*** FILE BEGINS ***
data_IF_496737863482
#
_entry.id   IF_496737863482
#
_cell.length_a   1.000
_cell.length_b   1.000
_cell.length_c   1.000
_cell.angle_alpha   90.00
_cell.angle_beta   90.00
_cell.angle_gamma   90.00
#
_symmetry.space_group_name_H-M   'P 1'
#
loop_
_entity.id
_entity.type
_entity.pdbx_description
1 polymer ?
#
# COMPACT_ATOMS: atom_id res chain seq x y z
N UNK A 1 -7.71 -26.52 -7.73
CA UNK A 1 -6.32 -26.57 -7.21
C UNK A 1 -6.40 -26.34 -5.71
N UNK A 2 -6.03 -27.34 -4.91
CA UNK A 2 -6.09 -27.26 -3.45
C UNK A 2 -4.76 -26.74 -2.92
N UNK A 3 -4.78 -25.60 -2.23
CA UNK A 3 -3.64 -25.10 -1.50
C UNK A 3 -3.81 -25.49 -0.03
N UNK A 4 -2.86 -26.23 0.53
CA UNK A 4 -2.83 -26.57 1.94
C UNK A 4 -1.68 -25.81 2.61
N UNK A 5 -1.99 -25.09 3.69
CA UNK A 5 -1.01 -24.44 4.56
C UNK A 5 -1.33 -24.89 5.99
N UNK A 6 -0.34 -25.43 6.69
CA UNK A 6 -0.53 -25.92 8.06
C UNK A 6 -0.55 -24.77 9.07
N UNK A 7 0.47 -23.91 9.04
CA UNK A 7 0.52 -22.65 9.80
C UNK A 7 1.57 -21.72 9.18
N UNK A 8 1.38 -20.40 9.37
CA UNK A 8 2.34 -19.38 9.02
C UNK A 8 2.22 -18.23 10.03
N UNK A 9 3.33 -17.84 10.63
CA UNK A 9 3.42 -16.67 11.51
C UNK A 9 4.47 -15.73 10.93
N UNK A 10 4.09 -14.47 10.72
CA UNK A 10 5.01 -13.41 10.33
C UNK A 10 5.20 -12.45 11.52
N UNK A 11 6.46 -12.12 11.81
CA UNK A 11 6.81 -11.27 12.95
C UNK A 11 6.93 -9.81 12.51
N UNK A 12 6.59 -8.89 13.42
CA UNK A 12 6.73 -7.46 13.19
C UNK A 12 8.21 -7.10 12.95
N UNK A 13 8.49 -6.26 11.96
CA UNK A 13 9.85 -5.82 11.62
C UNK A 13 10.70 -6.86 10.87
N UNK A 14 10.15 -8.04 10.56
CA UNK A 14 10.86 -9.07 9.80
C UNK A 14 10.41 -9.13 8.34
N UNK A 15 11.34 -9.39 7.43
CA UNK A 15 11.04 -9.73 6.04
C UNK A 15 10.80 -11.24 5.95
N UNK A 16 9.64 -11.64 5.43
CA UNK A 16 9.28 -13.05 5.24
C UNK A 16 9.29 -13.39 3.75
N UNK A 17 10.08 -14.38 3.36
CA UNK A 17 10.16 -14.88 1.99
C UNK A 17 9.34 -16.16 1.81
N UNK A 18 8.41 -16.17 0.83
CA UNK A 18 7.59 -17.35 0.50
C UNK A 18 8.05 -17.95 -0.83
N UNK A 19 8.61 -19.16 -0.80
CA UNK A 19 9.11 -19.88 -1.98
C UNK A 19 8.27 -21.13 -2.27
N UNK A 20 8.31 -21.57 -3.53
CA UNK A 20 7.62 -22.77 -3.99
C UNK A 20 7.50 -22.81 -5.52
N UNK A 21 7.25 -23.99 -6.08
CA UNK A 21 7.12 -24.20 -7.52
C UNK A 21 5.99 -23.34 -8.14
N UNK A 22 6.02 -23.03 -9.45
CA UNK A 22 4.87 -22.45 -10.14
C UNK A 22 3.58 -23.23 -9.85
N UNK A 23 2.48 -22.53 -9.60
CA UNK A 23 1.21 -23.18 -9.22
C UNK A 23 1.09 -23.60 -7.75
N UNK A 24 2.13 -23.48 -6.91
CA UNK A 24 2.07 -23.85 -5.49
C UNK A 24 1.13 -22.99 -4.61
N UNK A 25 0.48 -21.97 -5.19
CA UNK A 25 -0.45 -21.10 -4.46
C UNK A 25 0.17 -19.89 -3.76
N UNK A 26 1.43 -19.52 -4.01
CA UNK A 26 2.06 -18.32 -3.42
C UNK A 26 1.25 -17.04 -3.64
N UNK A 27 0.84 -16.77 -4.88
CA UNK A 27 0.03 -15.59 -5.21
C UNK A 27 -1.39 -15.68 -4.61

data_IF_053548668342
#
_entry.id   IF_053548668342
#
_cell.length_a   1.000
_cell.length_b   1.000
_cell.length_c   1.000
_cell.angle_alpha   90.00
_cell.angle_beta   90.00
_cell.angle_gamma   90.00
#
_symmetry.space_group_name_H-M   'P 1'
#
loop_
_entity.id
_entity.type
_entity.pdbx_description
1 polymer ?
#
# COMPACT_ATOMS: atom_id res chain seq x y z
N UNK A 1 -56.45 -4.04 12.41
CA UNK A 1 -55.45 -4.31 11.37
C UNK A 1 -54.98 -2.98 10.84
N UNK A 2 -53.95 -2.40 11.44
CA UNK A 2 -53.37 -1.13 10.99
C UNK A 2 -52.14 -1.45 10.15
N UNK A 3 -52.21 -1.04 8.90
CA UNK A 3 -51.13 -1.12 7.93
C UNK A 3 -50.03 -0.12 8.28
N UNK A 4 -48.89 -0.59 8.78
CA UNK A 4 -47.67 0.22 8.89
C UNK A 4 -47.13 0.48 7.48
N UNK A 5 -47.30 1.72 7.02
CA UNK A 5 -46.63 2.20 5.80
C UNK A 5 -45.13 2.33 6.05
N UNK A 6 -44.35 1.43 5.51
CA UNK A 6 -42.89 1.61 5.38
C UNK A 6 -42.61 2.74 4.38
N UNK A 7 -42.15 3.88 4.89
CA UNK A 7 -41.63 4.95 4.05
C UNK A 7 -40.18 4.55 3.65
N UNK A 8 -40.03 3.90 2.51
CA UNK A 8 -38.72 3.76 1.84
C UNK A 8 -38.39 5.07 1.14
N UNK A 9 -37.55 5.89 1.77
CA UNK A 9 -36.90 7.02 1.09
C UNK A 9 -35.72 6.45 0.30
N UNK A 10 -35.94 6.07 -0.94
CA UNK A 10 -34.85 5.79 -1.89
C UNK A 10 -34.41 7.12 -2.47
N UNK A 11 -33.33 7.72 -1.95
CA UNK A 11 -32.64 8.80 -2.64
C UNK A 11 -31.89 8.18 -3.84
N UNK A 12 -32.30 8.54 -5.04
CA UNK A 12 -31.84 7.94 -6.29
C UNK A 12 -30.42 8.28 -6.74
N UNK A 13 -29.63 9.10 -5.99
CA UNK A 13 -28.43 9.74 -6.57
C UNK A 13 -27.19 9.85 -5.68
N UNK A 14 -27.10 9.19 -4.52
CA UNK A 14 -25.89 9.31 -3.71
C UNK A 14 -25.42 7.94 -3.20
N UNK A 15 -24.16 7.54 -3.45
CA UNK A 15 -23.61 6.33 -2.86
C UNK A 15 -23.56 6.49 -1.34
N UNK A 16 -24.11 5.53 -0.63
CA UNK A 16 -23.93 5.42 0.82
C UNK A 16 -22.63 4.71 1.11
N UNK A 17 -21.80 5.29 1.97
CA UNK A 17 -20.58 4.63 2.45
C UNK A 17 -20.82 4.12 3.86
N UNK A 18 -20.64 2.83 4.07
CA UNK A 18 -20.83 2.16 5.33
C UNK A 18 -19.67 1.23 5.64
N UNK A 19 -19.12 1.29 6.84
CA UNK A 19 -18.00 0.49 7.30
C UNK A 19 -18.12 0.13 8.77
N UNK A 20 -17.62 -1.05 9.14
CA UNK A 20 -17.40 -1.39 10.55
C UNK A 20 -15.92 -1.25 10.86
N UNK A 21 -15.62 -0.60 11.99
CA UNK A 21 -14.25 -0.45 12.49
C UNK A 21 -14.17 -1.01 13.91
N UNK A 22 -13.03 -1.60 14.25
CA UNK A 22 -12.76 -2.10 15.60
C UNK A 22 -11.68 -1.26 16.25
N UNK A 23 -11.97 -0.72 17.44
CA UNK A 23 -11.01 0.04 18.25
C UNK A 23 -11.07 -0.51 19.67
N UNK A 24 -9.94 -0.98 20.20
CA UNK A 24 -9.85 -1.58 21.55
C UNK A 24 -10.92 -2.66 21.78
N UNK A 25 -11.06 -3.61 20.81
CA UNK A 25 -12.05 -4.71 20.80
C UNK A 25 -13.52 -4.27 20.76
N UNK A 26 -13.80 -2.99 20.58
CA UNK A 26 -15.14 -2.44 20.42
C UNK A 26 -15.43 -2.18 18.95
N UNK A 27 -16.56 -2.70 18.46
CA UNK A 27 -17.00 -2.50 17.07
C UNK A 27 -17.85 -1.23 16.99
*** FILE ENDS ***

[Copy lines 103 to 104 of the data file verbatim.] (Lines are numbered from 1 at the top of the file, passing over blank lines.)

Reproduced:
#
_entry.id   IF_053548668342